THE hosepipe bans coming into force will give Britain’s most annoying citizens countless ways to be pedantic bastards and tinpot Hitlers. Here’s how they’ll make the most of it.
Being rule-obeying jobsworths
Nothing brings out the curtain-twitchers like a government ban. Step into your garden with a glass of water and you’ll feel the glare of jobsworths itching to grass you up if you spill a drop. Check for the glint of binoculars in their bedroom. The joke’s on them though, because water from the inside tap is fair game. You know because you checked the rules. Twice.
Turning it into a competition
Gardens are vicious suburban arenas for passive-aggressive one-upmanship. Your neighbours will mournfully lament that their lawn is much more parched than yours, even though it’s only a couple of feet away. And when the ban’s over they’ll show off their top-of-the-range hose that will leave you brooding about being a failure in life for several days.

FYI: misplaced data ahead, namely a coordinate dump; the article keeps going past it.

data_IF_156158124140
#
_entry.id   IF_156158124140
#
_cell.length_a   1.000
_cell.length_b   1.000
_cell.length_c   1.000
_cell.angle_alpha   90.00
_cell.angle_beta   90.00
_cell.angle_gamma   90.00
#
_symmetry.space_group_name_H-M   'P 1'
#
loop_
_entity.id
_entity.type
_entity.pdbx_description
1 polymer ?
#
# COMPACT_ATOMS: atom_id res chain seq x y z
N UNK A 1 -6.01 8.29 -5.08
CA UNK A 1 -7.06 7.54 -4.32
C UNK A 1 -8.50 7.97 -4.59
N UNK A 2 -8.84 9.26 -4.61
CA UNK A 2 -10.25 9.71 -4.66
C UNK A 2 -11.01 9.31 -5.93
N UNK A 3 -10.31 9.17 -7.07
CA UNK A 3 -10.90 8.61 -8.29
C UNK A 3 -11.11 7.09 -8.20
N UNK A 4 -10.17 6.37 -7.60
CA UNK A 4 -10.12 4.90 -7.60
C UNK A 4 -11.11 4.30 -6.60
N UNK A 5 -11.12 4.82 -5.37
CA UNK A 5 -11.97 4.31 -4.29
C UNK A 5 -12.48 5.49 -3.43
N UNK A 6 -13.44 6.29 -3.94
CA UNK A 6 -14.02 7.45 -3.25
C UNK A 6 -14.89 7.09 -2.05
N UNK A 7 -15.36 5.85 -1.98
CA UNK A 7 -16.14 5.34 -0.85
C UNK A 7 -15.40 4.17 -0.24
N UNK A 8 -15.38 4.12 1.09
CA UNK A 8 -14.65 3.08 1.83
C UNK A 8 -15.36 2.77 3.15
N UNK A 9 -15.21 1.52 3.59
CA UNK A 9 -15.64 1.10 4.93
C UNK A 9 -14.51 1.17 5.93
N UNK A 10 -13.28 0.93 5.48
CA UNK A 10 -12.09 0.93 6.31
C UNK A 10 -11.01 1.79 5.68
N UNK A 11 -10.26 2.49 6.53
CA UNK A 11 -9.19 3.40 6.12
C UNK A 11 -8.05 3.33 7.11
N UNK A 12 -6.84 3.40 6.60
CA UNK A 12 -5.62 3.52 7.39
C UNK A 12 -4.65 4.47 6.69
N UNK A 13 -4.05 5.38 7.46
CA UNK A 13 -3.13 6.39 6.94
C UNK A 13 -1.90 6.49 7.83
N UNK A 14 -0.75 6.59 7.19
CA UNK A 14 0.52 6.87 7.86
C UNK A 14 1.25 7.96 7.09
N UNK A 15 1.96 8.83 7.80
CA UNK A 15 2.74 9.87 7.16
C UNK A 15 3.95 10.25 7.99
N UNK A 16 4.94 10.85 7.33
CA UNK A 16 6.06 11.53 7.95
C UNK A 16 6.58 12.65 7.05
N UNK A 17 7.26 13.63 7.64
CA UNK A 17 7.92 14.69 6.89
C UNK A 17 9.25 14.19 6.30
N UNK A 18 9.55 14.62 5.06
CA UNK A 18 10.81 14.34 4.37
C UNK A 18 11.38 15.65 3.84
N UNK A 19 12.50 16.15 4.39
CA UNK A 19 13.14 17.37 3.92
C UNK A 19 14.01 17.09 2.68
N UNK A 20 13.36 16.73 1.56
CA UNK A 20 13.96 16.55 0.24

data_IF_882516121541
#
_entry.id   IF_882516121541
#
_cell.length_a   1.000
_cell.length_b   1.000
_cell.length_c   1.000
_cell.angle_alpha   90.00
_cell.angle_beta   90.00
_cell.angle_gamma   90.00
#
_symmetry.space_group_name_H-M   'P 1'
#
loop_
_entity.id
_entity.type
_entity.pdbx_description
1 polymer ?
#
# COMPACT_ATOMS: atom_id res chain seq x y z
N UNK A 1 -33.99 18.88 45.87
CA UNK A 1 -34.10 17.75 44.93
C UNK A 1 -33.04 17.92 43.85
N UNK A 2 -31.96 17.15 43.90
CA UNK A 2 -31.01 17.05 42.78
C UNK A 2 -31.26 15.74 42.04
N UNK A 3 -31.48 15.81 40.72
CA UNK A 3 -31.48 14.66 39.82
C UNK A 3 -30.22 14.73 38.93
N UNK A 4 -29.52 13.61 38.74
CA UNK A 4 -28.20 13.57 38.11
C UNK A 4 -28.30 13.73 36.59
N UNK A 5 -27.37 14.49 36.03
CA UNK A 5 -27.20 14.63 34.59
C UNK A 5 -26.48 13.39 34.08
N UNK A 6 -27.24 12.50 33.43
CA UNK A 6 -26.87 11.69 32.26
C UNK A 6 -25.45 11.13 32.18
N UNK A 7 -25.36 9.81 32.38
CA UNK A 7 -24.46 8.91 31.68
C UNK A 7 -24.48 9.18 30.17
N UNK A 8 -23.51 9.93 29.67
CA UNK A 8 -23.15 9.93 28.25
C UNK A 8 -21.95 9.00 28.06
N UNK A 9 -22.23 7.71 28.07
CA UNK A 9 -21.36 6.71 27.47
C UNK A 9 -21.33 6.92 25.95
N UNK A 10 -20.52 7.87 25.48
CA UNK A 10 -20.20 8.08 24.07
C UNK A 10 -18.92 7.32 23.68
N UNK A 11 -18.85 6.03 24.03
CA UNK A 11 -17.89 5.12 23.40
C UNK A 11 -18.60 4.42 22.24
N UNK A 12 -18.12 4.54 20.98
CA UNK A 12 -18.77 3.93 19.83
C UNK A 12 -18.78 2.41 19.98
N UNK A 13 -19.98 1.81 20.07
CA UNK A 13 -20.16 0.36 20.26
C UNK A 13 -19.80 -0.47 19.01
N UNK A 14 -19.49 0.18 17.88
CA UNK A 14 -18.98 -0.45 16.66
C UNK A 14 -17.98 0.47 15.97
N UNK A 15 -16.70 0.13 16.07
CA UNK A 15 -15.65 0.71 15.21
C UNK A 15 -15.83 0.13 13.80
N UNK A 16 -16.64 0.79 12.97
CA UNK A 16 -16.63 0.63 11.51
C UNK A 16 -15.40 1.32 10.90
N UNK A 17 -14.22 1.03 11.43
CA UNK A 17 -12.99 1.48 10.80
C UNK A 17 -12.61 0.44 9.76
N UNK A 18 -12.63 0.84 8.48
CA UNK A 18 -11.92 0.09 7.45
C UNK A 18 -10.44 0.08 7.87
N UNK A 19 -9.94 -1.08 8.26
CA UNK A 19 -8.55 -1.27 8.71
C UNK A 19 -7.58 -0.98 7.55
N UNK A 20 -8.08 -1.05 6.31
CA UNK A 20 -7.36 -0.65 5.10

Protesting, for some reason
It wouldn’t be a crisis without a rabble of morons making misspelt signs and marching in London. They won’t have a clear agenda, the ‘Covid is a hoax’ twats will turn up, and for some reason the Churchill statue will be dragged into it, with the Daily Telegraph claiming it’s a blow for freedom against woke fascists, or something. Regardless, Piers Corbyn will be there leading the charge.
Not giving a f**k
The half of the population who aren’t pedants simply won’t give a toss. They’ll proudly douse their garden with hose water in the middle of the day for all to see, and somehow their blithe attitude will see them through. It’s only annoying because if you tried to pull a similar stunt you’d be fined instantly. That and the fact there’s now no water at all and you might die.
Being totally illogical
When the ban is lifted, ‘sceptical’ Brits will be wary to turn the taps back on. After all, they don’t know where this so-called ‘water’ comes from. Or they’ll immediately binge on water despite there being a genuine crisis two days before. Another subset of dunces will set up umbrellas and plastic sheets to protect their lawns against rain, for reasons only known to themselves.